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Anti-malondialdehyde-modified low-density lipoprotein MDA2 monoclonal antibody gadolinium-labeled micelles

MDA2 micelles
, PhD
National for Biotechnology Information, NLM, NIH, Bethesda, MD
Corresponding author.

Created: ; Last Update: October 22, 2009.

Chemical name:Anti-malondialdehyde-modified low-density lipoprotein MDA2 monoclonal antibody gadolinium-labeled micelles
Abbreviated name:MDA2 micelles
Agent category:Antibody
Target:Malondialdehyde-modified low-density lipoprotein (MDA-LDL)
Target category:Antigen
Method of detection:Magnetic resonance imaging (MRI)
Source of signal/contrast:Gadolinium, Gd
  • Checkbox In vitro
  • Checkbox Rodents
Click on protein, nucleotide (RefSeq), and gene for more information about apolipoprotein B.



Magnetic resonance imaging (MRI) maps information about tissues spatially and functionally. Protons (hydrogen nuclei) are widely used in imaging because of their abundance in water molecules. Water comprises ~80% of most soft tissue. The contrast of proton MRI depends primarily on the density of the nucleus (proton spins), the relaxation times of the nuclear magnetization (T1, longitudinal; T2, transverse), the magnetic environment of the tissues, and the blood flow to the tissues. However, insufficient contrast between normal and diseased tissues requires the development of contrast agents. Most contrast agents affect the T1 and T2 relaxation times of the surrounding nuclei, mainly the protons of water. T2* is the spin–spin relaxation time composed of variations from molecular interactions and intrinsic magnetic heterogeneities of tissues in the magnetic field (1). Cross-linked iron oxide nanoparticles and other iron oxide formulations affect T2 primarily and lead to decreased signals. On the other hand, paramagnetic T1 agents, such as gadolinium (Gd3+) and manganese (Mn2+), accelerate T1 relaxation and lead to brighter contrast images.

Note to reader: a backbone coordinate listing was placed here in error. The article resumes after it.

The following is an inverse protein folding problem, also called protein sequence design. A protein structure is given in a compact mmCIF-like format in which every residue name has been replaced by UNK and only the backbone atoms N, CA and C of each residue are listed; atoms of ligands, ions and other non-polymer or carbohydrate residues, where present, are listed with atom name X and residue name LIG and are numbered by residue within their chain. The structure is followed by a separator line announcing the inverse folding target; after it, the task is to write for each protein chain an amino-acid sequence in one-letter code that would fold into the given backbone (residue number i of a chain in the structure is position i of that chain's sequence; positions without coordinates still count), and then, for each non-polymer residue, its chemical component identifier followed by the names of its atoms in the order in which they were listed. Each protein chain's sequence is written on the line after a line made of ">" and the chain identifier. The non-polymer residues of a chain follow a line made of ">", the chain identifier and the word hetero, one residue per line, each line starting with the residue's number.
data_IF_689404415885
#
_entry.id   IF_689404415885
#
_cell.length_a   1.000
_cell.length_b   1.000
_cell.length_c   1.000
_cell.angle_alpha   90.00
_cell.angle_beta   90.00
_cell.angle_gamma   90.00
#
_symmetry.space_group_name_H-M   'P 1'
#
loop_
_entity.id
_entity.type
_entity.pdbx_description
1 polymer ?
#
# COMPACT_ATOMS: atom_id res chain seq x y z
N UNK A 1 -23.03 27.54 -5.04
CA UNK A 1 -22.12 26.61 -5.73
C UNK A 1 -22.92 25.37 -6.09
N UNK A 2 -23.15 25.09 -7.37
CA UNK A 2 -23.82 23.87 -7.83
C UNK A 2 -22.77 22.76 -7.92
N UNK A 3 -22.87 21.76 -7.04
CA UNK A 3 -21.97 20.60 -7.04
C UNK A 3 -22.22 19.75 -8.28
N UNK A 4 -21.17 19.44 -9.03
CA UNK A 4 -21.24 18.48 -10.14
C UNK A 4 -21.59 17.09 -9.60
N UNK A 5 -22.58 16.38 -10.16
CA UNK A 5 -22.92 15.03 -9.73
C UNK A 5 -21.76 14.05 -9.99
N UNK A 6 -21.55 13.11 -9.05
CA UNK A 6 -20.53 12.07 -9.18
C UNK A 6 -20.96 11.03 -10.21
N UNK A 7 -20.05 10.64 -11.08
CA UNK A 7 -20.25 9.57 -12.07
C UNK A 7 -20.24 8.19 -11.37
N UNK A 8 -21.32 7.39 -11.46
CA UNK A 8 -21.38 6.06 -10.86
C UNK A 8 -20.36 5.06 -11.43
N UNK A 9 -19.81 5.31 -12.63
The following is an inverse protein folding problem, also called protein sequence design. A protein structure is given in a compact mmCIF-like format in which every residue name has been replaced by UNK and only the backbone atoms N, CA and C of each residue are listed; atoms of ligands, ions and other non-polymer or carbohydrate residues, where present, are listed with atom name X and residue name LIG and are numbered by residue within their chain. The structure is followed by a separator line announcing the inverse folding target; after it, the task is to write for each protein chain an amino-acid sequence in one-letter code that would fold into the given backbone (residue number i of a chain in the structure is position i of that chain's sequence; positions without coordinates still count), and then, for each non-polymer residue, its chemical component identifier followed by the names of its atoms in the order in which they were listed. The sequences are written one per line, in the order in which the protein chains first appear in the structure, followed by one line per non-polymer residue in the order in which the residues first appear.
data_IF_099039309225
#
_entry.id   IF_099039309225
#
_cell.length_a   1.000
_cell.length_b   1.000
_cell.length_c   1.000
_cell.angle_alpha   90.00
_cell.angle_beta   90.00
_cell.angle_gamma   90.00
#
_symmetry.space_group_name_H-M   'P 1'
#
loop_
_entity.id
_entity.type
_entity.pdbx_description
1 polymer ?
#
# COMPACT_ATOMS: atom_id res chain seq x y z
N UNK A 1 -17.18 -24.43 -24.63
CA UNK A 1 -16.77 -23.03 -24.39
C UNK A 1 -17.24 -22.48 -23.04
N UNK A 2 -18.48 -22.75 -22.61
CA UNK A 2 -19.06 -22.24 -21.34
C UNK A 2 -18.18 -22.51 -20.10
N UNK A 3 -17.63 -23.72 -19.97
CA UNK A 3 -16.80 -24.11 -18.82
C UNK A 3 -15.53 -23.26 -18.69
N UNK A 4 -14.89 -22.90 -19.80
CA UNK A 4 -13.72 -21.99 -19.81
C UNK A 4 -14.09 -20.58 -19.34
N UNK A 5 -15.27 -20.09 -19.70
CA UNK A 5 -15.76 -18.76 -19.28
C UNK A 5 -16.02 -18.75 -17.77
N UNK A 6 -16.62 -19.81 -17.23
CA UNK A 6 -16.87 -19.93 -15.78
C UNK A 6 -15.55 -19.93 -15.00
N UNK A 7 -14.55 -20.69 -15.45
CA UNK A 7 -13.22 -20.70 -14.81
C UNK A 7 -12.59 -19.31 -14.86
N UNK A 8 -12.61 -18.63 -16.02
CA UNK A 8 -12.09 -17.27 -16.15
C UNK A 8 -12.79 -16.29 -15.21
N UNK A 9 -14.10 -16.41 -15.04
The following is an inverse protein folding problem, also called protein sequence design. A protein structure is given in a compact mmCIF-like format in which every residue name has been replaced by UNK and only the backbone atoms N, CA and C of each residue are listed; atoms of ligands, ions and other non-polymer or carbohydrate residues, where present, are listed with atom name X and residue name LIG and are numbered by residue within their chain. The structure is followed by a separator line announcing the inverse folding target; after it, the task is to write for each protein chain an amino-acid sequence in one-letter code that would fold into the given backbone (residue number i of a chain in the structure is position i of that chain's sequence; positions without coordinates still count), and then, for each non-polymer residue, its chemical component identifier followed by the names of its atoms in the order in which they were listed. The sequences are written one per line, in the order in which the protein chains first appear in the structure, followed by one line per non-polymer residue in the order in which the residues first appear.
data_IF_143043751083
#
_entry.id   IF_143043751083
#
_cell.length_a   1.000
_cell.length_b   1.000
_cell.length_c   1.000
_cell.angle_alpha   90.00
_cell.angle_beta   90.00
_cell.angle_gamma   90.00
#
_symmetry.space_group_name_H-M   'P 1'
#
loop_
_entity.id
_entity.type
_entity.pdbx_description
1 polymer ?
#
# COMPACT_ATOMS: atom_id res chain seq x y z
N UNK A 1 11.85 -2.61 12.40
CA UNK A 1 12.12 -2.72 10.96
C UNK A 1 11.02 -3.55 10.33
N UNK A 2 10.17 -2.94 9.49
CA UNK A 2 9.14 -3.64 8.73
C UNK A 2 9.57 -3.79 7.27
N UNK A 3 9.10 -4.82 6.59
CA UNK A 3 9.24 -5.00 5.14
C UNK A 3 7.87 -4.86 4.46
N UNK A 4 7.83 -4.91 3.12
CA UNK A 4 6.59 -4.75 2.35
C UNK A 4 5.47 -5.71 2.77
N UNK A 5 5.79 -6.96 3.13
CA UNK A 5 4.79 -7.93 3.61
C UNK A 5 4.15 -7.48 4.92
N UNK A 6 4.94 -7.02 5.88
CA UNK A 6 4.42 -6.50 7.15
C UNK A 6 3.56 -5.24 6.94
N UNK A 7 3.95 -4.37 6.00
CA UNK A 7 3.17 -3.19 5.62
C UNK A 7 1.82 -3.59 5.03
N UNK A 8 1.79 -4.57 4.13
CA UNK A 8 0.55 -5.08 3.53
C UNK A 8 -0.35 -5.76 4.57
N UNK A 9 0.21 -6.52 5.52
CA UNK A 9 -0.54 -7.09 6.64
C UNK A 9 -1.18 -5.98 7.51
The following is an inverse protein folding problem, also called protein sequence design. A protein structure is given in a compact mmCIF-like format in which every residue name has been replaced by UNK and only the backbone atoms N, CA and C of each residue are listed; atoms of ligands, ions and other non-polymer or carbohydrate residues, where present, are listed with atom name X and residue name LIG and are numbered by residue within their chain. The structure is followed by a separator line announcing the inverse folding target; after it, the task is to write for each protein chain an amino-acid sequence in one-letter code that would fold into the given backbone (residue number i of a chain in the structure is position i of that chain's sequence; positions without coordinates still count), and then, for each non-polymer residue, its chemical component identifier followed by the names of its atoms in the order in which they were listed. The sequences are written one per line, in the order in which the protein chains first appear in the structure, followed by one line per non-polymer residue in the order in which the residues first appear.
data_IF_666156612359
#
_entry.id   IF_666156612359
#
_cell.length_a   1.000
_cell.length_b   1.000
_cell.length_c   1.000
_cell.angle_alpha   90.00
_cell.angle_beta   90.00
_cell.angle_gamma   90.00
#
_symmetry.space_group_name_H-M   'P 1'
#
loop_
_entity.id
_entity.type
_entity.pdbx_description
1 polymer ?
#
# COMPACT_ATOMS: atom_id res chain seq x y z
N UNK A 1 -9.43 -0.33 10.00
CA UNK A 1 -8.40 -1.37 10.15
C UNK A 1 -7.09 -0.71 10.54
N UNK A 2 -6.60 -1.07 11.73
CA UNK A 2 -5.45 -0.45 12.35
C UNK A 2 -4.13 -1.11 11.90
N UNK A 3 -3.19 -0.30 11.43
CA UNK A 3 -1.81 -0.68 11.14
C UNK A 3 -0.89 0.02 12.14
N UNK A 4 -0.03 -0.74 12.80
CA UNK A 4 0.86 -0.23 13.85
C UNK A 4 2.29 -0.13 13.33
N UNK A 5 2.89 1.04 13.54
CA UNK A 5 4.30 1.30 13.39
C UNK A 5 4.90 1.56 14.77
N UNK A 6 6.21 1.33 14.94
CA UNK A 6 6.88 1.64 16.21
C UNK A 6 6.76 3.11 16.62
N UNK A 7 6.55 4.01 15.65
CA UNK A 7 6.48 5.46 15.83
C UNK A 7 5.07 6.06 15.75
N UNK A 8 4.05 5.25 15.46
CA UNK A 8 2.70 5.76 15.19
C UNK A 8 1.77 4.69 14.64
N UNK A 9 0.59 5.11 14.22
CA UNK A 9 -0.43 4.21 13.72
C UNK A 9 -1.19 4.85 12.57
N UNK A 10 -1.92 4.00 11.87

Apolipoprotein E (apoE) is essential for the normal catabolism of triglyceride-rich lipoprotein chylomicrons (lipoprotein particles) (2). Oxidation of low-density lipoprotein (LDL) generates a number of highly reactive short chain-length aldehydic fragments of oxidized fatty acids capable of conjugating with lysine residues of apoliprotein B and other proteins. Oxidized LDL is present in atherosclerotic lesions and is essential for formation of foam cells in atherosclerotic plaques. During atherogenic conditions, depositions of lipids and extracellular matrix proteins on the endothelial cell surfaces of the aorta and cells lead to the development of atherosclerotic plaques (3), which may erode and rupture. MDA2 is a murine monoclonal antibody to malondialdehyde-lysine epitopes of MDA-LDL and other oxidatively modified proteins but not to normal LDL (4). Briley-Saebo et al. (5) studied magnetic resonance imaging of atherosclerotic lesions in mice using micelles containing Gd and MDA2.



1,2-Distearoyl-sn-glycer-3-phosphoethanolamine-n-methoxy(polyethylene glycol-2000) ammonium salt (PEG-DSPE), Gd-DTPA-bis(stearyl-amid), and PEG-malamide-DSPE were dissolved at a molar ratio of 49:50:1 in a chloroform:methanol solution with rhodamine added as a fluorescent label (5). The solvents were removed under heat and vacuum until a thin film was formed. The film was hydrated in a HEPES buffer (pH 7.0), and the sample was incubated at 65°C until micelles formed. MDA2 was modified with S-acetylthioglycolic acid N-hydroxysuccinimide ester and then covalently linked to the surface of the Gd micelles. Gd-MDA2 micelles have a hydrated diameter of 22 ± 2 nm with an r1 value of 9.3 nM-1s -1 at 60 MHz and 40ºC. Neither the number of Gd molecules nor MDA2 monoclonal antibodies per micelle was reported.

In Vitro Studies: Testing in Cells and Tissues